And it utterly and totally re-frames the lunar return chart – these are charts based on the exact moment the Moon returns (each month) to the place it was when you were born. (I have not personally found the technique of lunar returns to be very helpful. Maybe that is because my lunar returns have all been wrong by about an hour! That is the difference half a degree makes, and in my own chart the parallax happens to be that wide. Other astrologers I know swear by lunar returns. I suspect that, for them, the position of the parallax Moon and the “normal” one are not so far apart.)
Perhaps the ultimate test for the parallax Moon lies in those situations where the Moon changes signs if we apply the parallax method. Say a person is born with the Moon in 0̊ Virgo 20'. Parallax could potentially shift that position by almost 60'. Forward or backward? You have to answer that question case by case. But if it is backwards, then that individual’s Moon is not in Virgo at all—it is in 29̊ Leo 20'. And that is an entirely different situation.
Should we use the parallax Moon instead of the more conventional one? At this point, in all honesty, I am not convinced one way or the other. The distinction is subtle most of the time. My own personal experience is important to me, but the reality is that astrology advances best when hundreds of astrologers are sharing their collective experience – and it grows stagnant when the field agrees to ignore a question.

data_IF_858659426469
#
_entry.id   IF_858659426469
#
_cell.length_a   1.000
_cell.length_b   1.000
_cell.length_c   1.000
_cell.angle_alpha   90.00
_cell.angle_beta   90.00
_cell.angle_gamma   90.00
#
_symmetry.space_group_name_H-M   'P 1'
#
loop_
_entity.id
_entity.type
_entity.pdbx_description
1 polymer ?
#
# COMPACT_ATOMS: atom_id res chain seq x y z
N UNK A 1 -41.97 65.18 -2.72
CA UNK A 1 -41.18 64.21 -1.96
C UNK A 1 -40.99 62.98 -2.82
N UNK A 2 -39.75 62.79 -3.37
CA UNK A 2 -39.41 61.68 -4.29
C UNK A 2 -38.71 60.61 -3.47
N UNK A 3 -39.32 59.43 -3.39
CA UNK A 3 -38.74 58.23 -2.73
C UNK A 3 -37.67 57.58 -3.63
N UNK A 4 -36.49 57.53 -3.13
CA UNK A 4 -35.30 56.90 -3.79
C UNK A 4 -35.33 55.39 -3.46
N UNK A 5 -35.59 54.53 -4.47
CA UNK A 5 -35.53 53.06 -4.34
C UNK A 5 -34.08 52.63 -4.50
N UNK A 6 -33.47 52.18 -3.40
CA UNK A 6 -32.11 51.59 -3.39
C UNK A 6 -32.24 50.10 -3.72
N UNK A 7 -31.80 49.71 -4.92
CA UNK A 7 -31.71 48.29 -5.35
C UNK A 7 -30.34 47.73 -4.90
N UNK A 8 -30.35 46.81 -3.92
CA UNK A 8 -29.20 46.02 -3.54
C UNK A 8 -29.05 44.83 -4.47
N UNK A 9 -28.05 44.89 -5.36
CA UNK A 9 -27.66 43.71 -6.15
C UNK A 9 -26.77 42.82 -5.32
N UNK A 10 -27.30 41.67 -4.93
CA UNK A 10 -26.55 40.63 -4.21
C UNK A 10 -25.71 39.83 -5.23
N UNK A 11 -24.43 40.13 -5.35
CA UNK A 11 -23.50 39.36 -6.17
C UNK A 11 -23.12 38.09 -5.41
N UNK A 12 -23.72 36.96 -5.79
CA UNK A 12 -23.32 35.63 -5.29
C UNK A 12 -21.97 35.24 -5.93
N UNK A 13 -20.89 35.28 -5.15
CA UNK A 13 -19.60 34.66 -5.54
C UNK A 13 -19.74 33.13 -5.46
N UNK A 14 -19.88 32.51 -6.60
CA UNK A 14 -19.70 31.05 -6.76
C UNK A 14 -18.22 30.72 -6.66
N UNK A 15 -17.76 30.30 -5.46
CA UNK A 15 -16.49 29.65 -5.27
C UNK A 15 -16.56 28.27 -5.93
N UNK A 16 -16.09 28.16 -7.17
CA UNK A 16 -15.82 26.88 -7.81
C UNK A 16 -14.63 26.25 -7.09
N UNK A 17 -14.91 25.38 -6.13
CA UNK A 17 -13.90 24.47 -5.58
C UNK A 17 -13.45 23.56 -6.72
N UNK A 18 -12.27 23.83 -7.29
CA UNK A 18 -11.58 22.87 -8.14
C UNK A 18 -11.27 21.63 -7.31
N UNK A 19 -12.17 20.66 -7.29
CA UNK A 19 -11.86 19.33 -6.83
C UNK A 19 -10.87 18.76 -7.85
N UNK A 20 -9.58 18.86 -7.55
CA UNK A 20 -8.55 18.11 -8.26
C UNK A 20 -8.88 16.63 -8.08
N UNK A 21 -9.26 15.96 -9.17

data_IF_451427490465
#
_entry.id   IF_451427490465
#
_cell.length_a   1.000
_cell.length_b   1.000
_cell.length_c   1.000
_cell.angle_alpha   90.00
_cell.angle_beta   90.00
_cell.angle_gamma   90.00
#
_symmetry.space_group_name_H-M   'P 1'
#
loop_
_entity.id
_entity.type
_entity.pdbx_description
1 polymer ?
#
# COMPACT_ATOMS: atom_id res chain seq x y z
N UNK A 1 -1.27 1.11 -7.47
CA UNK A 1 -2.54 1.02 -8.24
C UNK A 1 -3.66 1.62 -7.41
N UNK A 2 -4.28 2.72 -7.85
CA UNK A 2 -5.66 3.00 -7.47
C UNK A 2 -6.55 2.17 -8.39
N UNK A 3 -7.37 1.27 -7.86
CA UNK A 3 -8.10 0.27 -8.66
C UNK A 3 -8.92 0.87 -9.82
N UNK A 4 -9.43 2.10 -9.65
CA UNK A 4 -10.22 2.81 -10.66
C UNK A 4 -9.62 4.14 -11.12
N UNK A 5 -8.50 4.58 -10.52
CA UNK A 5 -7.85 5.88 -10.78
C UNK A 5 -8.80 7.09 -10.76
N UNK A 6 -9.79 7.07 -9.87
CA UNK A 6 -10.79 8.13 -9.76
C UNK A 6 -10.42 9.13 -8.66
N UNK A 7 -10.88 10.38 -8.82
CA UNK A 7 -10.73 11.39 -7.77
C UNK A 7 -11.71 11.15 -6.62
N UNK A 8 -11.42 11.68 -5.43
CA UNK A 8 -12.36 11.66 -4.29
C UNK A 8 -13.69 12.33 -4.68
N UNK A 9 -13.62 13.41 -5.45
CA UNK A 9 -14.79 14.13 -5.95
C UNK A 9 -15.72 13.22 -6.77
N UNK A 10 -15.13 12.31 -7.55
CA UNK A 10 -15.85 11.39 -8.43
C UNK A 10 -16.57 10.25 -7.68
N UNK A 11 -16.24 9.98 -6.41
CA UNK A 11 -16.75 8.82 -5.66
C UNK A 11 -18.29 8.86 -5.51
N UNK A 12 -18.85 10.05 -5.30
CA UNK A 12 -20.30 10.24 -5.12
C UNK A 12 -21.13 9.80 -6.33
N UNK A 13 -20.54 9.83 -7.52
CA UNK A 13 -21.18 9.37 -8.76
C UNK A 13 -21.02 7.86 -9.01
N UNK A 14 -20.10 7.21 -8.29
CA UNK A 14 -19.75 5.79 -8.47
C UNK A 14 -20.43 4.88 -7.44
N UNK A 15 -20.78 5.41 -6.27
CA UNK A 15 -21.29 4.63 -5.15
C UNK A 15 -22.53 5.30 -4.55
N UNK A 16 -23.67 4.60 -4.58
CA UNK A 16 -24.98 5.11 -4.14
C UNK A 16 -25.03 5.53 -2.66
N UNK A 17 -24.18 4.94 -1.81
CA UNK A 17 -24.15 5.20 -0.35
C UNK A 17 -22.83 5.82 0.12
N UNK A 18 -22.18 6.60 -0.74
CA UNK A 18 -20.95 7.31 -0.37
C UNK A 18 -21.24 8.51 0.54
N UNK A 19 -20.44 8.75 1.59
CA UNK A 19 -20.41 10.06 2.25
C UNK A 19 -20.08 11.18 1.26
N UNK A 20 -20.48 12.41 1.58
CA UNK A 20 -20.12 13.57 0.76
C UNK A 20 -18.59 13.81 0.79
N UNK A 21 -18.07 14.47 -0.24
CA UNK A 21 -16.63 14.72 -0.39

If you are interested in learning more about this parallax Moon topic, the best place I know to begin is with the work of Alphee Lavoie, who has really pioneered it. A click on www.Alphee.com will get you going. Hit Education>Astrology Reading Room and look for some articles he wrote based on his research. And, by the way, Alphee’s Millennium Star Trax software allows you easily to calculate the parallax Moon, as does the popular Solar Fire program.
That is the end of what I wrote in The Book of the Moon, back in 2010. In all honesty, despite my best intentions, I’ve not followed up on the parallax Moon with the kind of research it deserves. All I can plead is the squeaky wheels getting the grease. I’ve been busy with other things. Maybe I’ll get to it one day.
On the other hand, maybe I won’t. Maybe it is up to one of you.
That is how the wheels turn.